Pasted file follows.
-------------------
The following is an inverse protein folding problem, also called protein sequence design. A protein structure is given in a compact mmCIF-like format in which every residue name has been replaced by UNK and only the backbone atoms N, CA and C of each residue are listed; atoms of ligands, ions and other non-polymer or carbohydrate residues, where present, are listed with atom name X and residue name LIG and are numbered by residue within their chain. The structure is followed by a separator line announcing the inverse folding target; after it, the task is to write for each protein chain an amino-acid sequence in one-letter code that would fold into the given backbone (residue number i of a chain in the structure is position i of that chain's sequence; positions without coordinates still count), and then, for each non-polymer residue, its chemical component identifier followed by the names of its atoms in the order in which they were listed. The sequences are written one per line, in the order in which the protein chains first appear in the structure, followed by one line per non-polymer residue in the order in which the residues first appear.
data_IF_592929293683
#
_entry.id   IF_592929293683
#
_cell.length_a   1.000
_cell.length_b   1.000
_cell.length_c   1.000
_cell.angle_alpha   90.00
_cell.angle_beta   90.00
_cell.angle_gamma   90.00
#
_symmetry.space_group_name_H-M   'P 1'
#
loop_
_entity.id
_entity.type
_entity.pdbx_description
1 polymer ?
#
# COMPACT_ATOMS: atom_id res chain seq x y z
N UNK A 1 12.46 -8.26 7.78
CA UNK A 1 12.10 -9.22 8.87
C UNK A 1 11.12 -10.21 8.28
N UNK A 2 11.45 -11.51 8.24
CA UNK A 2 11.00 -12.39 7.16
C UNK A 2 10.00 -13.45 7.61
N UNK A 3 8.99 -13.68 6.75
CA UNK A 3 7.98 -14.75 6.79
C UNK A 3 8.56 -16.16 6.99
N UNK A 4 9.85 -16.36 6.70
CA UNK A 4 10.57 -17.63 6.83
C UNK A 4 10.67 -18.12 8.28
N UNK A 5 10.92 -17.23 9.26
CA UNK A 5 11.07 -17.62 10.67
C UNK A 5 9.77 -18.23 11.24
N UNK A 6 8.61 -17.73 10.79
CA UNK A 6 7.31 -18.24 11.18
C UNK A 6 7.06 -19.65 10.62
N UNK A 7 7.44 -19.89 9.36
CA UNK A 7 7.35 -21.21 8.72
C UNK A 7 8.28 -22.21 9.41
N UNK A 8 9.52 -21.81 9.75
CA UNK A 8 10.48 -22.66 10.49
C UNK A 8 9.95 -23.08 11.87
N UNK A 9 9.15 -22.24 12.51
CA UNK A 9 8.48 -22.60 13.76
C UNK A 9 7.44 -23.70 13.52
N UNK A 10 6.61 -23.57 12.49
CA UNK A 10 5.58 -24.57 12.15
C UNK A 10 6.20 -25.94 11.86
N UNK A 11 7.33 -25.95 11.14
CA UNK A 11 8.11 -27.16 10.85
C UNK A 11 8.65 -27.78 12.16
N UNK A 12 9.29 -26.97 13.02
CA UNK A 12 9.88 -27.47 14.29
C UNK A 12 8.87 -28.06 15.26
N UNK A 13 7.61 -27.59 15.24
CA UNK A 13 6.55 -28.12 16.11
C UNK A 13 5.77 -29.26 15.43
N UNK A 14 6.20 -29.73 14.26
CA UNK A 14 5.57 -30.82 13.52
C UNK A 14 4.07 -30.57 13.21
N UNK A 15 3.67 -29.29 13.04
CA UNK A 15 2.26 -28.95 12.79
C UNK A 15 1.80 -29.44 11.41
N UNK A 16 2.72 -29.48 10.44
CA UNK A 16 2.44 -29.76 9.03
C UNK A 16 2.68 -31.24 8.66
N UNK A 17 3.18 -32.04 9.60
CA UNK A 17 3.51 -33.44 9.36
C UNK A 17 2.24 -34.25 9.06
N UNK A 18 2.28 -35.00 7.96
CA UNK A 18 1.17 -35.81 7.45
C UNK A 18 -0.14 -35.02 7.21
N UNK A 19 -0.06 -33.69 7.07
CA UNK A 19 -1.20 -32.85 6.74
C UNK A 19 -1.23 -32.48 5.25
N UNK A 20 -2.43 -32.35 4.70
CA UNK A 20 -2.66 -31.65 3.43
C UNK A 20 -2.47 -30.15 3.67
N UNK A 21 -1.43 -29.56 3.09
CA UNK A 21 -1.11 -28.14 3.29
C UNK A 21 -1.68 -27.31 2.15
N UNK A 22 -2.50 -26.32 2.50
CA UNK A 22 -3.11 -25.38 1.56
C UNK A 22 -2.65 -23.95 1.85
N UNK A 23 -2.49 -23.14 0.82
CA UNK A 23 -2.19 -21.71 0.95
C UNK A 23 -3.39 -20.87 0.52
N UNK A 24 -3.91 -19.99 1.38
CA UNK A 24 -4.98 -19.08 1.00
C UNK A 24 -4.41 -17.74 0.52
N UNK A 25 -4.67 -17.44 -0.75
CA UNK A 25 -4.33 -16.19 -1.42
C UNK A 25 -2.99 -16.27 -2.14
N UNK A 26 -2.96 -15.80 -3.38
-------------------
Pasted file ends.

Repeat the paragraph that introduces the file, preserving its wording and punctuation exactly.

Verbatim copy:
The following is an inverse protein folding problem, also called protein sequence design. A protein structure is given in a compact mmCIF-like format in which every residue name has been replaced by UNK and only the backbone atoms N, CA and C of each residue are listed; atoms of ligands, ions and other non-polymer or carbohydrate residues, where present, are listed with atom name X and residue name LIG and are numbered by residue within their chain. The structure is followed by a separator line announcing the inverse folding target; after it, the task is to write for each protein chain an amino-acid sequence in one-letter code that would fold into the given backbone (residue number i of a chain in the structure is position i of that chain's sequence; positions without coordinates still count), and then, for each non-polymer residue, its chemical component identifier followed by the names of its atoms in the order in which they were listed. The sequences are written one per line, in the order in which the protein chains first appear in the structure, followed by one line per non-polymer residue in the order in which the residues first appear.